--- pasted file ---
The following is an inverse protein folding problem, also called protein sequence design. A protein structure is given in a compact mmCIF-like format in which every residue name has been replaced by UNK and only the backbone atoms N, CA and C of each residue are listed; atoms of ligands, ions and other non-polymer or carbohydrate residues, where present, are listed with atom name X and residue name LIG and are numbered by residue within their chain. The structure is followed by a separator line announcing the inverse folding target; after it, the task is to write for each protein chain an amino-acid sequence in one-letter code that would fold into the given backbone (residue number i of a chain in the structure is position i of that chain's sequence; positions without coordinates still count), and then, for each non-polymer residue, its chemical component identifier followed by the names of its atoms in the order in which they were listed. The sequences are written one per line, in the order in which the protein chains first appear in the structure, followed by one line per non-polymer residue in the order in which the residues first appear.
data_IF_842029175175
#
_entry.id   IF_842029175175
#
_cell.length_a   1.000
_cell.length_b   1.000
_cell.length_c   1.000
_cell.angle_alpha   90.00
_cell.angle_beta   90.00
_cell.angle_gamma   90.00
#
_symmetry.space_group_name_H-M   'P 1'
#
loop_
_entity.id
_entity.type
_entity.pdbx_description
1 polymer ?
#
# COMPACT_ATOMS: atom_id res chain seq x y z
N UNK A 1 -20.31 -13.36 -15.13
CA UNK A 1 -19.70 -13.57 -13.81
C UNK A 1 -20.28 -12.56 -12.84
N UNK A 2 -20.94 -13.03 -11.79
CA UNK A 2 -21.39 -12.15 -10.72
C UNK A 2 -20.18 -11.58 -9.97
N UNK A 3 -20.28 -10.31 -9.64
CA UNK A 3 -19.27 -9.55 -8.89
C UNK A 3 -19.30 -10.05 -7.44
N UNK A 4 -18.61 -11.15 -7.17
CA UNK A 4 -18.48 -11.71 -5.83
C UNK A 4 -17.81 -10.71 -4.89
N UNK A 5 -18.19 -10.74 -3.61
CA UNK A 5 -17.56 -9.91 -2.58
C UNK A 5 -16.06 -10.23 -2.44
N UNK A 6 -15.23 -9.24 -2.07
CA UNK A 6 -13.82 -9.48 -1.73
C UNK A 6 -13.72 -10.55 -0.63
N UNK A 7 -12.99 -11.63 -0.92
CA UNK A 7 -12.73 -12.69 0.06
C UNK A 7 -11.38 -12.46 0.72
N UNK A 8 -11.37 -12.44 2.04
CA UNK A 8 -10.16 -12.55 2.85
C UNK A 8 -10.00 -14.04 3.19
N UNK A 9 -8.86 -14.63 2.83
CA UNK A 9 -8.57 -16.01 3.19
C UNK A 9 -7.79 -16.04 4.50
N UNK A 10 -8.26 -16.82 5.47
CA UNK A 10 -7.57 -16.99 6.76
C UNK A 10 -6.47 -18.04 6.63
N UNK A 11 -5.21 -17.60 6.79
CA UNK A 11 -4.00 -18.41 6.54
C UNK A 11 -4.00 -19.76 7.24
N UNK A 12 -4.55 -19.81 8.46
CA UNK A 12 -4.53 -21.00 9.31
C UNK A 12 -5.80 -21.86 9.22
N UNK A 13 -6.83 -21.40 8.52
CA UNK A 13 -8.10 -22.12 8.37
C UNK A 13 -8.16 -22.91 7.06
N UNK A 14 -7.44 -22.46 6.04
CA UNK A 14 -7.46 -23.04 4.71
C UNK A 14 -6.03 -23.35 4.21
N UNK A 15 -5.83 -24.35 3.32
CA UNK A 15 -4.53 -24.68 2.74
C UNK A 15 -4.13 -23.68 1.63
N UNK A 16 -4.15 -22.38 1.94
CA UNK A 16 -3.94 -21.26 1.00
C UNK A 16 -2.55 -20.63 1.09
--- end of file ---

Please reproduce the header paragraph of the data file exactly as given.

The following is an inverse protein folding problem, also called protein sequence design. A protein structure is given in a compact mmCIF-like format in which every residue name has been replaced by UNK and only the backbone atoms N, CA and C of each residue are listed; atoms of ligands, ions and other non-polymer or carbohydrate residues, where present, are listed with atom name X and residue name LIG and are numbered by residue within their chain. The structure is followed by a separator line announcing the inverse folding target; after it, the task is to write for each protein chain an amino-acid sequence in one-letter code that would fold into the given backbone (residue number i of a chain in the structure is position i of that chain's sequence; positions without coordinates still count), and then, for each non-polymer residue, its chemical component identifier followed by the names of its atoms in the order in which they were listed. The sequences are written one per line, in the order in which the protein chains first appear in the structure, followed by one line per non-polymer residue in the order in which the residues first appear.